Contact Tracing on Buses


Contact tracing is currently required for Vermont schools to follow while COVID-19 cases continue to rise in the state. If students have been in close contact with someone who tested positive for COVID-19, you must be notified and stay home until your test results return back negative. This applies to students that ride on school buses as well. Some students that attend Lake Region have the option of two different buses they can take to and from home.

In addition, students from multiple towns often ride on the same bus. For example, some students from Irasburg and Albany ride the same bus, but others from those towns ride a different bus. There’s no assigned bus or seat for students, so a student could ride one bus home on Monday, and ride a different bus home on Tuesday. Some buses also have students from the Barton Preschool on the bus. In addition, several theater participants ride the bus to Orleans for practice on certain days of the week. Contact tracing may seem simple in schools, but just how difficult is it to track down students on each bus and notify them that they’re a close contact?

The rules that the state government put in place last year stated that anybody sitting within 6 feet of somebody that’s COVID-19 positive would be notified and must quarantine and be tested. That wasn’t working. “We tried seating charts and they didn’t work,” according to Lake Region’s Principal, Mr. Messier.  But, Mr. Messier said that contact tracing restrictions for school buses have been loosened by the state. “A close contact is only if somebody is sitting in the same seat as them for fifteen minutes or more.”

Mr. Messier said that buses are not being overlooked when it comes to contact tracing. “When we have a positive case, we look at classes, lunch and bus,” he said. In regards to face masks on the bus, Mr. Messier said that’s not in the school district’s control or even the state’s control. “Masks are actually a federal issue.”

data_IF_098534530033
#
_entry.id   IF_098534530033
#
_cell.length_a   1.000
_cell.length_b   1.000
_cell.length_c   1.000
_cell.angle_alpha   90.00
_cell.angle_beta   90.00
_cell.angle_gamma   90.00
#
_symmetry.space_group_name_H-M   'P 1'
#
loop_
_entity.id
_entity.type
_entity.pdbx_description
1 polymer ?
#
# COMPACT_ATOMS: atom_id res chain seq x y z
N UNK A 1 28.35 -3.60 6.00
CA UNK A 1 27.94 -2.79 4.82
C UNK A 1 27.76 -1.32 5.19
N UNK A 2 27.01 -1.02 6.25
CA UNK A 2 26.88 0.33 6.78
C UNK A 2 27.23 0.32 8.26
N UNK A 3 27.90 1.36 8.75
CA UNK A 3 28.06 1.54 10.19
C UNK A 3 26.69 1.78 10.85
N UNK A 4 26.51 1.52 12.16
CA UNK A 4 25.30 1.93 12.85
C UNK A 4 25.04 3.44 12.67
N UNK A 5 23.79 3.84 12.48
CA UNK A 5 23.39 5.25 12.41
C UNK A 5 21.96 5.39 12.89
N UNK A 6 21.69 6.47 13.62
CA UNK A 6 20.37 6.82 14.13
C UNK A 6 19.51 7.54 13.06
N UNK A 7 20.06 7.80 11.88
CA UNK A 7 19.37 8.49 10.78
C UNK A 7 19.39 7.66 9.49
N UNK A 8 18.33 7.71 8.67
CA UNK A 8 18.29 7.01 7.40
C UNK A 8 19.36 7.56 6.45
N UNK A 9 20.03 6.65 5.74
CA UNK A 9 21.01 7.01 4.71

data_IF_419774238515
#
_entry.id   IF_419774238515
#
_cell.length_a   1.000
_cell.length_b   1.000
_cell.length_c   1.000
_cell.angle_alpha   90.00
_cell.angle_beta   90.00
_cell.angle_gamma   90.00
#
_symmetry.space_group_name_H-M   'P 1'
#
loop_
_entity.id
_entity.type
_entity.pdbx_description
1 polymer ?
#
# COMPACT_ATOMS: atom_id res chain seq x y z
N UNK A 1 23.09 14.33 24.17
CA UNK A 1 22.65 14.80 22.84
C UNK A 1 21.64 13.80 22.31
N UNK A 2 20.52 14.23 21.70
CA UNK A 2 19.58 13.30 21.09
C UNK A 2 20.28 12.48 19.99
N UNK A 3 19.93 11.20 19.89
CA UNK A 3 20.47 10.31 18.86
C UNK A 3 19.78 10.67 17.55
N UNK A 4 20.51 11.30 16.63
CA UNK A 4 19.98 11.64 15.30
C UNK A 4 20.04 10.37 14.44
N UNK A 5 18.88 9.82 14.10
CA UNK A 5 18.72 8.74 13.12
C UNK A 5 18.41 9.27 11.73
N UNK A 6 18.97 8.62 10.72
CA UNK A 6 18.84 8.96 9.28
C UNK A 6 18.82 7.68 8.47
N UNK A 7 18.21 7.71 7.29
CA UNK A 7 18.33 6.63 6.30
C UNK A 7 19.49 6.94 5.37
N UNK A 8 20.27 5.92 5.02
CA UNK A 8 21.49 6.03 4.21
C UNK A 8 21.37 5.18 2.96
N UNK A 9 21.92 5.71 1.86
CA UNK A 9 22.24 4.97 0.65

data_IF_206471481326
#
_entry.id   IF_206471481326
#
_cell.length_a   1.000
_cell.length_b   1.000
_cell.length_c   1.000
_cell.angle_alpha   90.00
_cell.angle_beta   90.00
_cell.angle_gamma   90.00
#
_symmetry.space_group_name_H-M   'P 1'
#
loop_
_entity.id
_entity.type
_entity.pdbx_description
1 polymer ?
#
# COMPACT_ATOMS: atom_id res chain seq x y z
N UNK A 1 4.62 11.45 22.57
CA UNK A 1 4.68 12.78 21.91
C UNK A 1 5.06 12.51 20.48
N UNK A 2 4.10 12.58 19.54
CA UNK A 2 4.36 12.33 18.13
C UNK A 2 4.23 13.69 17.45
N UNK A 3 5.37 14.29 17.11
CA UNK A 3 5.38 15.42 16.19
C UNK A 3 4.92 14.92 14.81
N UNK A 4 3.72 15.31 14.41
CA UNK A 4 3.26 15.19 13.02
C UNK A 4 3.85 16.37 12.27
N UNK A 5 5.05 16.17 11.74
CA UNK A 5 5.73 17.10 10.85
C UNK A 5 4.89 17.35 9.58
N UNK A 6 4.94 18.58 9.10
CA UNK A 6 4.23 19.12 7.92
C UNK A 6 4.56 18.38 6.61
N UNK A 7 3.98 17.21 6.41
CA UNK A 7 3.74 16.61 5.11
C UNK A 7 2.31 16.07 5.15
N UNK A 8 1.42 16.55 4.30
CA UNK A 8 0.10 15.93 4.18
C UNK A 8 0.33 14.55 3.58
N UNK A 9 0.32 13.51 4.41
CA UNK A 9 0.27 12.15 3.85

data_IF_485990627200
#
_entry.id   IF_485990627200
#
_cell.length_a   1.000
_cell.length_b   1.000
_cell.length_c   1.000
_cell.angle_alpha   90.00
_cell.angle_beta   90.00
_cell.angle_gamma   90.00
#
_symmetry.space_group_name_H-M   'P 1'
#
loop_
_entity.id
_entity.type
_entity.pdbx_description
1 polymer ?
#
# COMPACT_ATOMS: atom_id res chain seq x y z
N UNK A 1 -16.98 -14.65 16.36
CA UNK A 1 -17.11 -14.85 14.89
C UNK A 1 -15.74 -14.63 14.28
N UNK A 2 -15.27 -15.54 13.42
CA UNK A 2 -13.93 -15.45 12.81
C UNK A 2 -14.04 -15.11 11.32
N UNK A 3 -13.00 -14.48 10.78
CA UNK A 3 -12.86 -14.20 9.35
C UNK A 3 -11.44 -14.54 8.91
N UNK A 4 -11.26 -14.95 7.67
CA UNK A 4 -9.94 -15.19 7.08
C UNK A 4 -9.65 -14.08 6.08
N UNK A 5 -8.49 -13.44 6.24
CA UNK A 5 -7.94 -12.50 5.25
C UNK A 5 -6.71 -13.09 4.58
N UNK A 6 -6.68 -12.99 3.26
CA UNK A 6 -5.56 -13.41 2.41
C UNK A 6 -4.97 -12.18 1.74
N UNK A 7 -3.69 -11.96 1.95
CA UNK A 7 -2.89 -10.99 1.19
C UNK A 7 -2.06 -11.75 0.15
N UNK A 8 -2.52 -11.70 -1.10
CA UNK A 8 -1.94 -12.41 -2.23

Mr. Messier also commented on two measures that could potentially make contact tracing on the bus easier. “Assigned seats add to the list of things that bus drivers would have to enforce,” he explained. “The idea of bus drivers making a list of the students on the bus each day would also be difficult to enforce.”

Mr. Messier also said that there’s no need to make students choose one bus to ride every day. “We used that method last year, but there’s no need for a commitment to a bus this year.” Mr. Messier also explained the method for finding out who is a close contact. “We would ask the student that tested positive who sat with them on the bus that day. We could also view the video cameras on the bus.” As long as you aren’t in the same seat as the student though, you’re all set to return.

So, the big question is: Are students getting exposed to COVID-19 on the buses with the restrictions for contact tracing loosened? We probably won’t ever know, but it’s worth everybody giving it a thought.